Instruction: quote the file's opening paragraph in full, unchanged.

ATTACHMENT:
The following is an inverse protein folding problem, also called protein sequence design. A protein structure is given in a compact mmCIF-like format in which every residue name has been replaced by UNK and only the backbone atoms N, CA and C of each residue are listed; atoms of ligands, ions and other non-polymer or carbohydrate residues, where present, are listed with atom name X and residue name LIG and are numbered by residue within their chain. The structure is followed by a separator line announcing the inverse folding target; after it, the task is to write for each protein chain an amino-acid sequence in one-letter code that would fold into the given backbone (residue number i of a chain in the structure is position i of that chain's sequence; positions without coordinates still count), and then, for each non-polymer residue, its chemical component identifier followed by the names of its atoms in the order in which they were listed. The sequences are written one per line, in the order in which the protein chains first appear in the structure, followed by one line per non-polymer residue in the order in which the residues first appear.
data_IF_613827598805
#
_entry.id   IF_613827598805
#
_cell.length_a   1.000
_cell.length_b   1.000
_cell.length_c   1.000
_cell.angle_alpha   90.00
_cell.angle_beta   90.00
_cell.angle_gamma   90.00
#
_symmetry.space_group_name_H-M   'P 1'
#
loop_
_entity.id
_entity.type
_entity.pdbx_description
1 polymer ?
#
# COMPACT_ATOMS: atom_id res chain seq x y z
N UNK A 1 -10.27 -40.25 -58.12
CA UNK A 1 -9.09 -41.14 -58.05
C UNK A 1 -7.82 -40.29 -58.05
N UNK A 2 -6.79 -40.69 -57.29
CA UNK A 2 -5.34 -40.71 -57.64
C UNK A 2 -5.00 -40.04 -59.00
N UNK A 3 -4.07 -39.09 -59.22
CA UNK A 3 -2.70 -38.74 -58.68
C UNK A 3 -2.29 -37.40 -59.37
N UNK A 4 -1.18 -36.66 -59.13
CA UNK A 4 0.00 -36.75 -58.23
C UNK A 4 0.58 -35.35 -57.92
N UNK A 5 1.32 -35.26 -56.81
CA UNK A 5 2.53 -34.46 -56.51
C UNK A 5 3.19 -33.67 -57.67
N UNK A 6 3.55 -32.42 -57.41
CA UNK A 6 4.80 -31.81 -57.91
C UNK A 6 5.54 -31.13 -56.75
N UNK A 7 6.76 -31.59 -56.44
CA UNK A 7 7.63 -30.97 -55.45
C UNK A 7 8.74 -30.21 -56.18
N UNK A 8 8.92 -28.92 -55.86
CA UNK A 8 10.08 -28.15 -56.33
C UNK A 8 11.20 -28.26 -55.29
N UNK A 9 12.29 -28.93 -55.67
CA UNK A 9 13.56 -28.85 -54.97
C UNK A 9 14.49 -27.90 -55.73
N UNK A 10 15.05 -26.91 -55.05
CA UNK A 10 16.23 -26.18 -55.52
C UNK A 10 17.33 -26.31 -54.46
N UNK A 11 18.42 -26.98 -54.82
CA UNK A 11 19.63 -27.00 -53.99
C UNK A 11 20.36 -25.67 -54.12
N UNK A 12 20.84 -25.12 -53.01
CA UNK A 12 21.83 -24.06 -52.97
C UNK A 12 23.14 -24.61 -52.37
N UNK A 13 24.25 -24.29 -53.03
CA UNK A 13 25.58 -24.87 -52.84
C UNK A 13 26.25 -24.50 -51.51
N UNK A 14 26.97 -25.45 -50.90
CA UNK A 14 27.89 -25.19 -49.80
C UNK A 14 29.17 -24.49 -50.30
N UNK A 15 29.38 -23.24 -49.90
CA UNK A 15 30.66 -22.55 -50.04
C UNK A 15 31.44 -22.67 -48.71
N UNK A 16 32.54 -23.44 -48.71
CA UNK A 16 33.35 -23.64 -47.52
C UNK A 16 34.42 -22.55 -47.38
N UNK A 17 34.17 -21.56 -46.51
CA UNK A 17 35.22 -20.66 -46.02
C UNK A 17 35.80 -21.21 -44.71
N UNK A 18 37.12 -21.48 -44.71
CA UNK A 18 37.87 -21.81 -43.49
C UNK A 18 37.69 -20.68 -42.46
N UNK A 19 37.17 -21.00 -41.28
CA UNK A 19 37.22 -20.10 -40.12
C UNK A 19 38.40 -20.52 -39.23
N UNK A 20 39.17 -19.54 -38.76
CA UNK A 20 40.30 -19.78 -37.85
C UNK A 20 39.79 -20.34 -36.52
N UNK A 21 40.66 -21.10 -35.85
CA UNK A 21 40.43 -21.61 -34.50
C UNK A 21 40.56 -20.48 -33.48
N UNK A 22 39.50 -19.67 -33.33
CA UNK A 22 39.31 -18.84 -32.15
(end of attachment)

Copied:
The following is an inverse protein folding problem, also called protein sequence design. A protein structure is given in a compact mmCIF-like format in which every residue name has been replaced by UNK and only the backbone atoms N, CA and C of each residue are listed; atoms of ligands, ions and other non-polymer or carbohydrate residues, where present, are listed with atom name X and residue name LIG and are numbered by residue within their chain. The structure is followed by a separator line announcing the inverse folding target; after it, the task is to write for each protein chain an amino-acid sequence in one-letter code that would fold into the given backbone (residue number i of a chain in the structure is position i of that chain's sequence; positions without coordinates still count), and then, for each non-polymer residue, its chemical component identifier followed by the names of its atoms in the order in which they were listed. The sequences are written one per line, in the order in which the protein chains first appear in the structure, followed by one line per non-polymer residue in the order in which the residues first appear.